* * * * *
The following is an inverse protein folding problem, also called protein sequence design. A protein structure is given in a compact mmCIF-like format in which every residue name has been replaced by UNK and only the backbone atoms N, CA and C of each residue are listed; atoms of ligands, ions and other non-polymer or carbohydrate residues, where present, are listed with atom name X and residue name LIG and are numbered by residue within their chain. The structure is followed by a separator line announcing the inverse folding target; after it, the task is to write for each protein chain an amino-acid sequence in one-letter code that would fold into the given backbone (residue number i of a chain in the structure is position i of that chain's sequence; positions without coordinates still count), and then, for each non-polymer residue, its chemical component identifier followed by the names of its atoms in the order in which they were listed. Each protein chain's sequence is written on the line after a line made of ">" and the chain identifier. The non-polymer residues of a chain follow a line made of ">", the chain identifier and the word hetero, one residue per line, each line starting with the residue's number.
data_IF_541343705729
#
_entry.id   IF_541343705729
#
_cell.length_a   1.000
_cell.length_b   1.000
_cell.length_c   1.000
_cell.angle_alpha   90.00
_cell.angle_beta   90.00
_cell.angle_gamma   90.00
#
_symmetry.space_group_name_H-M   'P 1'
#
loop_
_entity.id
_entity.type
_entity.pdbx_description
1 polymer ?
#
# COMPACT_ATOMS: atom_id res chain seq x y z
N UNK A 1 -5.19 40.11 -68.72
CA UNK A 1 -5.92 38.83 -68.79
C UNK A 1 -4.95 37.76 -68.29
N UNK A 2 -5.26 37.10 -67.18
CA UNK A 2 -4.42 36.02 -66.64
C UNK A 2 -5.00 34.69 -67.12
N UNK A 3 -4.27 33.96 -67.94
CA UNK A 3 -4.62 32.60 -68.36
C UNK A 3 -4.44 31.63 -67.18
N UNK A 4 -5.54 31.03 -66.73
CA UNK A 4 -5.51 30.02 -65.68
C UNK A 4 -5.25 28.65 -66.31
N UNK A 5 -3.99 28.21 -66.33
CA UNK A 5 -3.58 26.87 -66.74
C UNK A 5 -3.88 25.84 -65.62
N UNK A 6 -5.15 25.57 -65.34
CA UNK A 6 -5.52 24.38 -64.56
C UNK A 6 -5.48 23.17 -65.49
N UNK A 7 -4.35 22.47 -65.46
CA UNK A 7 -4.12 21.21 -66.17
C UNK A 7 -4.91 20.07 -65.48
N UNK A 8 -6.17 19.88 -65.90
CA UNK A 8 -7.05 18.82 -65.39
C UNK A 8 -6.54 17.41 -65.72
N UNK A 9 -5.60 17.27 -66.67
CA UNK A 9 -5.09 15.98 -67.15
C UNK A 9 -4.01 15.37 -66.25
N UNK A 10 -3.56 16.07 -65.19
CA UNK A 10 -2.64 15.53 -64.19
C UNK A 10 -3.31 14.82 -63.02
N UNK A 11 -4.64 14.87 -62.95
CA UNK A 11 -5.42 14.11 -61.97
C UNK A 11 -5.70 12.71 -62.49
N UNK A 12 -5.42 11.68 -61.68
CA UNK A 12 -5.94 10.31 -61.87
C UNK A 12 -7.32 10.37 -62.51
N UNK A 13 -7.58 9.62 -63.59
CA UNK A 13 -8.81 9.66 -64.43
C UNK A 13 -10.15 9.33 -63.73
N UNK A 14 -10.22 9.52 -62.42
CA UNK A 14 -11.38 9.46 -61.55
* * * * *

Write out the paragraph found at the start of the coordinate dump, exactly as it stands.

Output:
The following is an inverse protein folding problem, also called protein sequence design. A protein structure is given in a compact mmCIF-like format in which every residue name has been replaced by UNK and only the backbone atoms N, CA and C of each residue are listed; atoms of ligands, ions and other non-polymer or carbohydrate residues, where present, are listed with atom name X and residue name LIG and are numbered by residue within their chain. The structure is followed by a separator line announcing the inverse folding target; after it, the task is to write for each protein chain an amino-acid sequence in one-letter code that would fold into the given backbone (residue number i of a chain in the structure is position i of that chain's sequence; positions without coordinates still count), and then, for each non-polymer residue, its chemical component identifier followed by the names of its atoms in the order in which they were listed. Each protein chain's sequence is written on the line after a line made of ">" and the chain identifier. The non-polymer residues of a chain follow a line made of ">", the chain identifier and the word hetero, one residue per line, each line starting with the residue's number.